Friday, 20 September 2013

Woodblock printing - on a bigger scale


As I prepare work for a group printmaking exhibition I have wanted to create work of a varied nature while still keeping to the theme of my current work which is to do with the ebb and flow of the tides and the detritus left behind in rock pools. I got this idea that some of the imagery I had been using, such as the seaweed pods and feathers, would look interesting printed on sheer fabric that was able to move in a breeze.

I started by carving large woodblocks on any largish "scraps" of MDF (customwood) I could find in the workshop. I used woodcutting chisels, a drill press and finally a scroll saw to cut out the shapes.To give an idea of scale, the feather is about 50cm long.

I printed the blocks onto sheer voile layed out across my lounge floor. Using water-based inks, I would ink up the block, position it, then stand on it to press it. I had an idea of composition and layout before I started but it more or less just developed as I worked. I have layered up multiple prints, printed onto both sides of the fabric and mixed subtle colour changes to attempt to portray an illusion of depth.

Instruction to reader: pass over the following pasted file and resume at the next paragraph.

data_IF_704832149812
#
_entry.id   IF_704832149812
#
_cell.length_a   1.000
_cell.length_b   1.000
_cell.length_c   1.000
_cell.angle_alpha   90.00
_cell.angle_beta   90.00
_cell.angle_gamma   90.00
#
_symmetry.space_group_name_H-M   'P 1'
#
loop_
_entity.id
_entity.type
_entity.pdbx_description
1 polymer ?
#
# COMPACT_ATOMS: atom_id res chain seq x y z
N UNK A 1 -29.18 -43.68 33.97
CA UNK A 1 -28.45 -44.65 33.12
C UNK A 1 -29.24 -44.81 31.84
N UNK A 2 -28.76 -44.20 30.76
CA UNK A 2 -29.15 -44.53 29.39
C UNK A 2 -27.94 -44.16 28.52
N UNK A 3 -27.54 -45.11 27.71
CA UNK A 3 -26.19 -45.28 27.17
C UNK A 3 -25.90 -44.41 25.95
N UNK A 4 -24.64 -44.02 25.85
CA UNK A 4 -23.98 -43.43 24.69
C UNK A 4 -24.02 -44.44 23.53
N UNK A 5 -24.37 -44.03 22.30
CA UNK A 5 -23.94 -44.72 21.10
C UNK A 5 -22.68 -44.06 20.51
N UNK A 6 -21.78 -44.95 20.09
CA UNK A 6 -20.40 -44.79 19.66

I suspect that this may be very addictive as it was exciting to see the design evolve and it was certainly an interesting way of working to be printing on both sides of a substrate. All I can say is "watch this space."










2 comments:

  1. Its beautiful- what kind of ink did you use? did you apply ink with a brayer or with a sponge or a brush? Did you have to heat set the ink with an iron afterwards? What kind of fabric did you use? Did you test out different fabrics before committing to this one? Thank you!

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    1. Thanks for your comments and interest. I used water-based printing inks (Flint brand). I applied the ink to the blocks with a soft brayer (roller). I ironed the fabric after printing it mainly because it was looking pretty crinkled but it would have heat set the inks a certain amount. I would expect the inks to be fairly "fast" although I wasn't too concerned in this application. I used nylon voile which is a fabric commonly used for sheers for window curtains. I didn't experiment with different fabrics because I already had this length of voile left over from a project and I like the qualities of the fabric eg. the way it falls, it's sheer quality, etc. I wouldn't have wanted a fabric that had any texture to it because this would take away from the translucent effect I was going for. Hope this is helpful and thanks for taking the time to visit and for your comments.

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